When we were developing the e-module, standardizing the learning content and developing the teaching material turned out to be the most time-consuming tasks. But these steps are crucial. If the teaching content is not standardized and thus not valid for various medical disciplines, especially in terms of practical skills, then the students will constantly be confronted by the fact that the same skill is taught differently in different disciplines within the same medical school. This will obviously lead to confusion and dissatisfaction. On the other hand, developing and standardizing the teaching material are tasks that need to be performed only once, before the course is first conducted. The materials can then be reused the following year and the students can use it in their clinical part of their studies. In our case, we were able to produce high-quality teaching material that could even be used as reference material in the regular dental clinical courses.

Interdisciplinarity

Improving communication between disciplines is an important prerequisite for interdisciplinary projects and for standardizing procedures. It allows us to better coordinate content and permits us to set more plausible priorities with clinical relevance, which in turn helps us avoid redundancies. This joint project between the preclinical section and the clinical section improved the student’s motivation and learning outcomes. The students gave it high ratings. Ultimately, the project allowed the current requirements of the German Medical Licensure Act and the draft of the Dental Licensure Act to be met: Teaching in the interdisciplinary head-and-neck anatomy course promoted interdisciplinary thinking; it was purposeful during the palpation course component; and it had a problem-solving orientation. From the beginning of the preclinical second year on, theory and clinical knowledge were intensively linked [10].

Limitations of the study

There are some limitations of our study which should be discussed. Group 4 which had a 2-h skills training additionally and free access to the e-module had more cumulative intervention time as the other groups. This might bias the results in the OSCE examination, in which both the anatomy and the palpation skills have been tested. On the other hand, the other groups had the same time to practice on their own and to get the anatomical knowledge; group 2 also in addition with the e-module.

A further limitation is the time point of OSCE assessment already two days after the intervention. To test whether the new course has really improved the students’ anatomical knowledge and palpation skills for their clinical years, a second OSCE examination has to be performed for further research.

Conclusions

The “Palpation of the Head and Neck Muscles” interdisciplinary skills training course linking basic anatomical knowledge and clinical skills led to clearly improved learning outcomes for both anatomical knowledge and clinical skills. The additional use of an e-learning tool in combination with the skills training improved the learning effect, although the e-module alone did not produce any significant enhancement of learning outcomes.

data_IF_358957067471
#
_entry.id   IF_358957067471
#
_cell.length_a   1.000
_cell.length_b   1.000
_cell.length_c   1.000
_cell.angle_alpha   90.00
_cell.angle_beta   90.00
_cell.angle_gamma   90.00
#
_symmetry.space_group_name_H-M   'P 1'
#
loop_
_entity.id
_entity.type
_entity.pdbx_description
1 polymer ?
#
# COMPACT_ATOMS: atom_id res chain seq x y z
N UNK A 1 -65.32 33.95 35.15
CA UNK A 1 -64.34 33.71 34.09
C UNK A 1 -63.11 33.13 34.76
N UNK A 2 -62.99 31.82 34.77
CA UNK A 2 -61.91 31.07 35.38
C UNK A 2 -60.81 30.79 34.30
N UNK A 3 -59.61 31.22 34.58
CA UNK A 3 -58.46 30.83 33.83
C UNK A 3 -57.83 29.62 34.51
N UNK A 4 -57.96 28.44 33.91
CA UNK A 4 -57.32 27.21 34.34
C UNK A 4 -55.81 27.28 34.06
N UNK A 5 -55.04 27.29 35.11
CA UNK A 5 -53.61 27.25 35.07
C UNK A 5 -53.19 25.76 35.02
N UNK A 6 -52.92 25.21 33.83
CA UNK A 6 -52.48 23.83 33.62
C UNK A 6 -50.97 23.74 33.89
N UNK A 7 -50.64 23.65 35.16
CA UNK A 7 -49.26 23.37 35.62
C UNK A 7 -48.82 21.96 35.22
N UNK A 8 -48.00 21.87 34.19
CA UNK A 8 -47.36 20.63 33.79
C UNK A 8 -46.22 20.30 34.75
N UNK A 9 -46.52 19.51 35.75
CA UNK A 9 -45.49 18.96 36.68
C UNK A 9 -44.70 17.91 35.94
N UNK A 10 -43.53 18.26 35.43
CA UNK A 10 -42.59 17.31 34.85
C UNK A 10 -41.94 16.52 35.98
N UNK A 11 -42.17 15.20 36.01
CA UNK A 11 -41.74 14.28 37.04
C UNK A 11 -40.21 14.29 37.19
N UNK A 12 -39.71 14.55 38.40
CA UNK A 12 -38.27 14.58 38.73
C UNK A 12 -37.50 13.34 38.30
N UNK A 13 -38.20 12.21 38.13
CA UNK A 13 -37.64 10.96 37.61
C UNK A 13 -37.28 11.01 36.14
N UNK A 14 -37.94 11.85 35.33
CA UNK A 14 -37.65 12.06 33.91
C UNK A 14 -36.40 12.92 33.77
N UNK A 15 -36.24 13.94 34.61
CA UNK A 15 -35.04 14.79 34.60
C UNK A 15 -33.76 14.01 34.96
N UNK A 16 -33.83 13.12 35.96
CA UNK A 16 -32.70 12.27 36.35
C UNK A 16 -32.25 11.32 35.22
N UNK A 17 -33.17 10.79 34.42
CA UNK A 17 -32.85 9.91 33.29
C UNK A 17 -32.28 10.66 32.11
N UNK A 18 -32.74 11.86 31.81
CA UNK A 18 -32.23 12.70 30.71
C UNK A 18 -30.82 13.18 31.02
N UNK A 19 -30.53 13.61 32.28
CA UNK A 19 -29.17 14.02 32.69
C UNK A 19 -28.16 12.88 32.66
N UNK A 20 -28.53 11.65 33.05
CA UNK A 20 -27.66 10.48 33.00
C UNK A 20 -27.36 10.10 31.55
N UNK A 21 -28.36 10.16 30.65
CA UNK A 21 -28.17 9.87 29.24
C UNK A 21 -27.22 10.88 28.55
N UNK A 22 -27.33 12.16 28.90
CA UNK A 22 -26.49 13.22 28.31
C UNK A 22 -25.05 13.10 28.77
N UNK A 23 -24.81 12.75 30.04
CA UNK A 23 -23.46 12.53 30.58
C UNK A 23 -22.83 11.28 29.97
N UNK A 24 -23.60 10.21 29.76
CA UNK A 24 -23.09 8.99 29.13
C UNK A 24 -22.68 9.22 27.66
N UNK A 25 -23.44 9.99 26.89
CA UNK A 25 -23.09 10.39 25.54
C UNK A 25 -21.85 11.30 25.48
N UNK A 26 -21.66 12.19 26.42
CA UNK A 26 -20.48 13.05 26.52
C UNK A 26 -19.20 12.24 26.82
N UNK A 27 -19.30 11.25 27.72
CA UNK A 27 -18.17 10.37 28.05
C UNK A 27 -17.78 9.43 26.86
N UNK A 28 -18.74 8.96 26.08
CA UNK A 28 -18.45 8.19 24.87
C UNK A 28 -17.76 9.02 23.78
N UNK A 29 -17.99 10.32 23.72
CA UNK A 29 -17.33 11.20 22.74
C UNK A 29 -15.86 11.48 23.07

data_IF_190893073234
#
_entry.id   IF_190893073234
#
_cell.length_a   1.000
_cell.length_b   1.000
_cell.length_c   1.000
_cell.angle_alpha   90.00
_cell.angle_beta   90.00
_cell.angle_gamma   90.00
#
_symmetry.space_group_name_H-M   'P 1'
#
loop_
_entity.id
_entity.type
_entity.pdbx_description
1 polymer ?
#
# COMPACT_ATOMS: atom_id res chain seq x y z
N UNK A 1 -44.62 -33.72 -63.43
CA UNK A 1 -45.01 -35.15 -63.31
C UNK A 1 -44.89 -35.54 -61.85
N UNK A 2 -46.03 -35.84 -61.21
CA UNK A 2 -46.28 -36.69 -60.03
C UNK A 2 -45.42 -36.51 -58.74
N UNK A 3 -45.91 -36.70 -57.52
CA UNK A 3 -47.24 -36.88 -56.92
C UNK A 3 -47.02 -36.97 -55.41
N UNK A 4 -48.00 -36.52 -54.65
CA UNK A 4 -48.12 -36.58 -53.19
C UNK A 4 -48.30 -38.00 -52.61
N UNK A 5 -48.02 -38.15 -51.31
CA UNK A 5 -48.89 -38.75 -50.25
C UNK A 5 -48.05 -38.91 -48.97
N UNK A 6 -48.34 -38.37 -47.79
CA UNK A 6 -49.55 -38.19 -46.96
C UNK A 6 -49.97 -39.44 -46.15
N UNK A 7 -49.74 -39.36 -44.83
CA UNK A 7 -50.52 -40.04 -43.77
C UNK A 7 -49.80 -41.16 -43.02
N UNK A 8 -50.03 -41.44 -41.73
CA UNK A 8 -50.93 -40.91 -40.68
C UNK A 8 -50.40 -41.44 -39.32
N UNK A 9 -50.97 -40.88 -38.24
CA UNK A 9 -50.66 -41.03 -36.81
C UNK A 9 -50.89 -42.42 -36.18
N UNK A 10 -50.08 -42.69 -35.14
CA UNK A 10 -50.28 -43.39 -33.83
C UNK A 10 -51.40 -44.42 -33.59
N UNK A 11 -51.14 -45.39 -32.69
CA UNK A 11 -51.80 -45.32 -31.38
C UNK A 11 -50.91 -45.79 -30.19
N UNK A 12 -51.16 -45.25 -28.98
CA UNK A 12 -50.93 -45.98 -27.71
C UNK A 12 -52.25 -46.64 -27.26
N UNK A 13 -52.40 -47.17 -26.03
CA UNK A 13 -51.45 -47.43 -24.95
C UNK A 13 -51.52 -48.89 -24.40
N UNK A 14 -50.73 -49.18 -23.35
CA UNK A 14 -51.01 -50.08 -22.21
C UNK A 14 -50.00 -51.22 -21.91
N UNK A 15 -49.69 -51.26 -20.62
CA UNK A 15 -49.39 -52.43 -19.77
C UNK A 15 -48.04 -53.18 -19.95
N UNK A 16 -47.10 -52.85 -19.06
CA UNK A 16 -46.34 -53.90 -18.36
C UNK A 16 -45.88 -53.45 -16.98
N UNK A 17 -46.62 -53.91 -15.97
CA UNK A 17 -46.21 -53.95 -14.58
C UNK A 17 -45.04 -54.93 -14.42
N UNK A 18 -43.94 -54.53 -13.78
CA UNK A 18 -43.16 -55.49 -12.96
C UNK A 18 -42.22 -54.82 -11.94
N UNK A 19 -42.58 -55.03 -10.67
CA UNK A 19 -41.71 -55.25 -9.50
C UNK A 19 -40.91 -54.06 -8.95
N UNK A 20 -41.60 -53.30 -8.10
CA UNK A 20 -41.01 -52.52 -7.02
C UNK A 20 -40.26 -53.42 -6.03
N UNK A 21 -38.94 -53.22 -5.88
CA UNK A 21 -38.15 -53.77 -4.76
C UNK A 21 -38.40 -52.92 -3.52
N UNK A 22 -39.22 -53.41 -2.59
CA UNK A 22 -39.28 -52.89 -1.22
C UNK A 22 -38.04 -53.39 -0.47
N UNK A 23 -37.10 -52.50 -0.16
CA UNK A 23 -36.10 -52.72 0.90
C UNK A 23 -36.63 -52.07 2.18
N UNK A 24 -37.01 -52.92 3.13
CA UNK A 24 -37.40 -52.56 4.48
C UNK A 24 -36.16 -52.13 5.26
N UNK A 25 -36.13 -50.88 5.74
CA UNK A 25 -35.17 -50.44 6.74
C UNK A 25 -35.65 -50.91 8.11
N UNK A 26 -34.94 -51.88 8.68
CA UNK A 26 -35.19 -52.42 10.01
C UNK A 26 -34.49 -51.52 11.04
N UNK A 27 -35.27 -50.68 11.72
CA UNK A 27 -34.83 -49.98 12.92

Correlation analyses showed the reciprocal influence of theoretical knowledge and practical skills on learning outcomes. The better the students’ anatomical knowledge, the better they performed the palpation techniques and vice versa.

The students were highly motivated by the hands-on practice at the dental clinic and the relevance to everyday dental practice. Therefore, the students’ perception of the clinical relevance of the learning has been increased.

The interdisciplinary project demonstrated a successful connection between preclinical and clinically relevant teaching. A direct link was established between basic anatomical knowledge and clinical skills. A structured approach allowed the existing curriculum to be expanded by the important aspect of clinical relevance for instructors and students, and in so doing, significantly improved the students’ learning outcomes. Further research is required to evaluate the long term benefit of the new course for the clinical work.

Declarations

Acknowledgements

We would like to thank our excellent peer tutors. We are particularly grateful to Prof. Stefan Wolfart, Chair of the Department of Prosthodontics and Biomaterials, Center for Implantology, who supported our project.

Funding

Grant support was obtained from the Medical Faculty, RWTH Aachen University, for Nicole Rafai and Irmgard Classen-Linke. Scientific writing assistance was provided by Dr. Karen Leube, Translation and Language Services, Aachen.

Availability of data and materials

The datasets supporting the conclusions of this article are available in the repository of the first author, Nicole Rafai.

Authors’ contributions

NR planned and performed the study, made substantial contributions to conception and design, acquisition of data, analysis and interpretation, drafting the manuscript and revising it critically. ML developed the e-module and made substantial contributions to acquisition of data. LNK, at that time statistician at the Department of Medical Statistics, RWTH-Aachen University, performed the randomization and the statistical analysis and contributed to the manuscript drafting. AH made substantial contributions to acquisition of data, to the development of the e-module and to the literature research. SG-S has given valuable advice and supervised the project. IC-L planned the study and made substantial contributions to conception and design, acquisition of data, analysis and interpretation, writing and revising the manuscript critically. All authors read and approved the final manuscript.

Authors’ information